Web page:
In September, I was invited to speak to a gathering of the Illinois Association of Acupuncture and Oriental Medicine.
As an association member was preparing my name tag, he asked how I should be described. Since I was going to be addressing the group, the logical answer might have seemed to be “speaker.”
But, really, my career has been weighted much more heavily on the receiving end—more than anything else, I’ve been a professional listener.
So I asked that “Listener” go on my tag, and the association member obliged.
This comes to mind this morning as I read about Studs Terkel, and his remarkable legacy of drawing out stories from a wide spectrum of individuals.
Studs, who passed away this week at 96 years old, set an example that we should all strive to emulate, whether it’s capturing stories as I do with my service known as Spotlight Tribute or simply paying respectful attention to anyone and everyone, even if our self-absorbed and preoccupied inclination is to think they probably don’t have much of interest to share.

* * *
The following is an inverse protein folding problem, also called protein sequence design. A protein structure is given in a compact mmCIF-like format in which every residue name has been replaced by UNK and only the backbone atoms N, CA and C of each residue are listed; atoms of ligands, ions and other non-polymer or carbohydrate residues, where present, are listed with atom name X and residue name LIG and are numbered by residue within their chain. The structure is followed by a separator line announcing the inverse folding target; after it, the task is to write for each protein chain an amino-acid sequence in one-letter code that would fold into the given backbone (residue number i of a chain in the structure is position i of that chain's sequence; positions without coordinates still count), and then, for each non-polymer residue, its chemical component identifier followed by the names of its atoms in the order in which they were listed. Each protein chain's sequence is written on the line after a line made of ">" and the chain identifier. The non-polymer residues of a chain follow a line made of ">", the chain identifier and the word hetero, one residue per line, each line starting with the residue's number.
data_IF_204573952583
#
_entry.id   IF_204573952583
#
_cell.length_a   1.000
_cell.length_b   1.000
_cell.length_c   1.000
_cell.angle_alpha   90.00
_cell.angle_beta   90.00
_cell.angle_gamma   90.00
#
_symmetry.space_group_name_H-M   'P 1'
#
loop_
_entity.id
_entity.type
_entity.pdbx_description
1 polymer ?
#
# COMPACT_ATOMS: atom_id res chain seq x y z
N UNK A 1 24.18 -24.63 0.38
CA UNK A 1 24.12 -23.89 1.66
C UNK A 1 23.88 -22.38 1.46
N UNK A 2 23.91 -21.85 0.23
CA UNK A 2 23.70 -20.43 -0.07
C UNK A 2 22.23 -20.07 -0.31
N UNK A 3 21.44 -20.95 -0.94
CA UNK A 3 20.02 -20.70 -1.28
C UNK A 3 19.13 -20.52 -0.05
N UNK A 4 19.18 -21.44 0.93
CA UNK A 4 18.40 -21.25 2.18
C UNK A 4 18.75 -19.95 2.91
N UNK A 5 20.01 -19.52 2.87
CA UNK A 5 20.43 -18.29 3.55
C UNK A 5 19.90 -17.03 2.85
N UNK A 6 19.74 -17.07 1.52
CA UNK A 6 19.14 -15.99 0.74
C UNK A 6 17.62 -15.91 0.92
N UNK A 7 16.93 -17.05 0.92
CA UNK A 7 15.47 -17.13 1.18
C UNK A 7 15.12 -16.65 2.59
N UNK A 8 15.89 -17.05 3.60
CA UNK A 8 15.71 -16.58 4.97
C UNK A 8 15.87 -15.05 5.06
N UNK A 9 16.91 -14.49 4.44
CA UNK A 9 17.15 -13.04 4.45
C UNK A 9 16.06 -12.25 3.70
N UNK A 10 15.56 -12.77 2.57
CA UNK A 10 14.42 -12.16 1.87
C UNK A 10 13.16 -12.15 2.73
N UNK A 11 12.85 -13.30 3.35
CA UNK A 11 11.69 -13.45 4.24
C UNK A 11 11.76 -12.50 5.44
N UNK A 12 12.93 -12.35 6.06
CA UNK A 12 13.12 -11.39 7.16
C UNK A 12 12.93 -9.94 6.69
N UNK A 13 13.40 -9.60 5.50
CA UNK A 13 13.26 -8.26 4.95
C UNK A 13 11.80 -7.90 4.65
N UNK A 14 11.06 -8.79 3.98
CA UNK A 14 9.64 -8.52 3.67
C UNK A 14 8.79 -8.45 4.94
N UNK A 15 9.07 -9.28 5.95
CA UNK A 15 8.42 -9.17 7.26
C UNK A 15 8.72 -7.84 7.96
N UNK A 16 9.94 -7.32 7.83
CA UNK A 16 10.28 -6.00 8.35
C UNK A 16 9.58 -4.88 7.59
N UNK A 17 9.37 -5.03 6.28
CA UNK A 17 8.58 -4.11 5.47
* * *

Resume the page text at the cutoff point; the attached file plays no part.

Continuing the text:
When I speak, I rarely learn a thing—beyond the fact that I’m reminded I ought to do it more succinctly. But when I listen, I rarely come away without picking up some helpful food for thought.
Listening–truly listening–is at the heart of “PAVE The Way to Powerful Communication,” one of the services on the training front that I have developed in recent years. Here’s the PAVE foundation:
Practice active silence–be a sincere audience
Ask engaging questions–find out what makes people tick
Value all people–everyone has a story to share
Expand your comfort zone–you may be surprised by what you learn
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